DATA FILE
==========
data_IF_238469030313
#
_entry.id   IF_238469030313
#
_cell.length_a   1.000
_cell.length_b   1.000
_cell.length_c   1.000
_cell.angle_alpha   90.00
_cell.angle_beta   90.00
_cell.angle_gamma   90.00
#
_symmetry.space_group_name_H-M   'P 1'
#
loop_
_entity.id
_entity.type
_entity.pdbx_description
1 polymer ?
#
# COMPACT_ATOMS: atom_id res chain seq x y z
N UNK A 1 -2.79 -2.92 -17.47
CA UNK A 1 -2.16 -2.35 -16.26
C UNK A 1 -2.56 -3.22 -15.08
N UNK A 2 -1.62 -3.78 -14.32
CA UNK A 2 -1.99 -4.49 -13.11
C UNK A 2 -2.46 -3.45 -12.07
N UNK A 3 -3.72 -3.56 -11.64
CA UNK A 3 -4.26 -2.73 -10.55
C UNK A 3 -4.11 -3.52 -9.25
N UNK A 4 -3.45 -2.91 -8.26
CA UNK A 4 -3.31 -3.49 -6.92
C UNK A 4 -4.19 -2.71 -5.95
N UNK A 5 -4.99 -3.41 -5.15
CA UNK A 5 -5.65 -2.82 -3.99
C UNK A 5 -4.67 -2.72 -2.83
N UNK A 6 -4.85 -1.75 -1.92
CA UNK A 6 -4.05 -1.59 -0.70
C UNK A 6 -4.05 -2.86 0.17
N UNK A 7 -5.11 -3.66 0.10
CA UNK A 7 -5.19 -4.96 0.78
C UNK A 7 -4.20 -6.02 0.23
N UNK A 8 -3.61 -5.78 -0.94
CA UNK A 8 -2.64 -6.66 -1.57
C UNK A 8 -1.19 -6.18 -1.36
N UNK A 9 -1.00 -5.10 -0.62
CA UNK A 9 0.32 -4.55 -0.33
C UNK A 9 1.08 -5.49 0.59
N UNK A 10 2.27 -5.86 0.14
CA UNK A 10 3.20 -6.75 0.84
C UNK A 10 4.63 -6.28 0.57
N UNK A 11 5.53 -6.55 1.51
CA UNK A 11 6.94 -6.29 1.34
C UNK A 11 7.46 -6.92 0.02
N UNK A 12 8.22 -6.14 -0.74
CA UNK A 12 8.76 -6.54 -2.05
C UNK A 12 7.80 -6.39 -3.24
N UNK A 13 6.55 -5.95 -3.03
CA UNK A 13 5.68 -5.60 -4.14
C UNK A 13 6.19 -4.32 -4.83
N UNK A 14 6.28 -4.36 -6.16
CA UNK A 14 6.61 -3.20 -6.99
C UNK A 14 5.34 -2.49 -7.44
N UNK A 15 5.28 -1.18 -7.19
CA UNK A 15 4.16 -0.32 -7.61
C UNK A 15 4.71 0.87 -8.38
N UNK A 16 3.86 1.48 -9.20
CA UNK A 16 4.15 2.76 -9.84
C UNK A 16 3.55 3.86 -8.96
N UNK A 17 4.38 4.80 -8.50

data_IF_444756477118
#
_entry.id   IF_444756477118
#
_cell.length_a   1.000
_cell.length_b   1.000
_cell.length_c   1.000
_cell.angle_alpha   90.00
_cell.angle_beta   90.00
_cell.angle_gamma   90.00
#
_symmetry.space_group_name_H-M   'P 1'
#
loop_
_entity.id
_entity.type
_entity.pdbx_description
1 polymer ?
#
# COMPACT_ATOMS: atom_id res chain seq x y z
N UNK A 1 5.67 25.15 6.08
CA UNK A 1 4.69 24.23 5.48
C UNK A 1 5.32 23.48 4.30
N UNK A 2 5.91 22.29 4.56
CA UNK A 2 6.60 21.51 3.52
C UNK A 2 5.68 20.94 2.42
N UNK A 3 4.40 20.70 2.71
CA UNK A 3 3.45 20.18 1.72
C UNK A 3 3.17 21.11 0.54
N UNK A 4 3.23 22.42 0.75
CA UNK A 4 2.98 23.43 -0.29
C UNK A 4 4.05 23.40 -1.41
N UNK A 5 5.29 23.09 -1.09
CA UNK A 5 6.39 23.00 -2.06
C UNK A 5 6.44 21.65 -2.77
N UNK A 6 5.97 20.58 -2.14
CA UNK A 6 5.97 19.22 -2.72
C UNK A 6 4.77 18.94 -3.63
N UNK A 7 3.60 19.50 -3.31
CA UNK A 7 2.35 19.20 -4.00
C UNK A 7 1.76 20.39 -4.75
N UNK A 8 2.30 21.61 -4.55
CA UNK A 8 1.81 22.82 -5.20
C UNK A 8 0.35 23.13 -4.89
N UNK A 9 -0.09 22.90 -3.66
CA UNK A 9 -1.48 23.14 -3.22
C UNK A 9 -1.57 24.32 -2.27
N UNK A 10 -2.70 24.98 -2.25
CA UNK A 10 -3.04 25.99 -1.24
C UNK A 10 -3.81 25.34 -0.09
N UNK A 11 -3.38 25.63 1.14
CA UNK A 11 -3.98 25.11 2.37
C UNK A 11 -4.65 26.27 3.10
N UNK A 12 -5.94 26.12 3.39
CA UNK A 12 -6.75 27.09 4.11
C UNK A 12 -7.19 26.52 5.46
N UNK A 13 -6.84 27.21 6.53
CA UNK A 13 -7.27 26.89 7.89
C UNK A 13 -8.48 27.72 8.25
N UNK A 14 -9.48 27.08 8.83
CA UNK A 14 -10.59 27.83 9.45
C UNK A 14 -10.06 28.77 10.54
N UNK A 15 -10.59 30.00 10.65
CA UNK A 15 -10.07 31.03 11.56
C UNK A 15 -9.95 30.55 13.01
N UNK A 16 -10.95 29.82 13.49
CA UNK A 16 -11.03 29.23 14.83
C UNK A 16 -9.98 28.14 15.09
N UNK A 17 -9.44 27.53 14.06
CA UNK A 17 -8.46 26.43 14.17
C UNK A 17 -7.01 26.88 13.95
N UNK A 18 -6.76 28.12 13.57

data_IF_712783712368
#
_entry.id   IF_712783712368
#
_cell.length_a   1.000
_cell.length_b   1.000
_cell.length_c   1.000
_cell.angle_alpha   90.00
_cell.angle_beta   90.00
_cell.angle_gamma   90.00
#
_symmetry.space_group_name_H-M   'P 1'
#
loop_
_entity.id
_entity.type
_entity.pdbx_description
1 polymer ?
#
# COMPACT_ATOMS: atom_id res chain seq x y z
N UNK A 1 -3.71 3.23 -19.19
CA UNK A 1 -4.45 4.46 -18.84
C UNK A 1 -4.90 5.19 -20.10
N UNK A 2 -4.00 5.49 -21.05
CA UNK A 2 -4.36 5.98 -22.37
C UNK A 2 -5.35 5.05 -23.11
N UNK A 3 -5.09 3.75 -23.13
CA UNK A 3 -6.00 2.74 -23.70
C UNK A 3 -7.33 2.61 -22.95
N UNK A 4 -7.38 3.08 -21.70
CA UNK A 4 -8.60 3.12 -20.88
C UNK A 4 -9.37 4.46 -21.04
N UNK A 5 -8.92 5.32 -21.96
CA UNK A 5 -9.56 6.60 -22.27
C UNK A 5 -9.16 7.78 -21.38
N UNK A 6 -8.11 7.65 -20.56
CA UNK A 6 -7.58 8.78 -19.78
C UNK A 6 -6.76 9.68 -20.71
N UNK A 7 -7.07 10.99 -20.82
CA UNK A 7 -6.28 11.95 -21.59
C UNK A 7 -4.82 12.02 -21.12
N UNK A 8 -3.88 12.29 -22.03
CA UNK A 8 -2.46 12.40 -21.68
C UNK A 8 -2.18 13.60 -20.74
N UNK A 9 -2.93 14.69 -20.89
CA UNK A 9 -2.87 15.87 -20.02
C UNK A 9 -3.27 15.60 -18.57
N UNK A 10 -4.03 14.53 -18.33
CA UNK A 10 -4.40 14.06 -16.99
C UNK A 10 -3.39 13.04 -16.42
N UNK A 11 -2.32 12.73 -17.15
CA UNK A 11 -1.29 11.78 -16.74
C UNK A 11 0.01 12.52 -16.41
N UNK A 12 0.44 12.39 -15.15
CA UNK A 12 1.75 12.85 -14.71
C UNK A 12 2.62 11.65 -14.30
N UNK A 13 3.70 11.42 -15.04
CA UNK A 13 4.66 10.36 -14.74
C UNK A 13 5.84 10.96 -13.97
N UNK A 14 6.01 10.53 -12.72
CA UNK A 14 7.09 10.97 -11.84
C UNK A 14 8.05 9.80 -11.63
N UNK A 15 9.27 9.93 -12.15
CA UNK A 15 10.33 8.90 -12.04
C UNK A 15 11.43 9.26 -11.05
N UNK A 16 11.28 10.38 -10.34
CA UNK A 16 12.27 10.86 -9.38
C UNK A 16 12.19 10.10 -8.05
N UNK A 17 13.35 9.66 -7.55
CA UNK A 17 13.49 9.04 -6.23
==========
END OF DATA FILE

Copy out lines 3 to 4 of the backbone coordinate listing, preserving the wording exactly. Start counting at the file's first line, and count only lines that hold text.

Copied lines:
_entry.id   IF_238469030313
#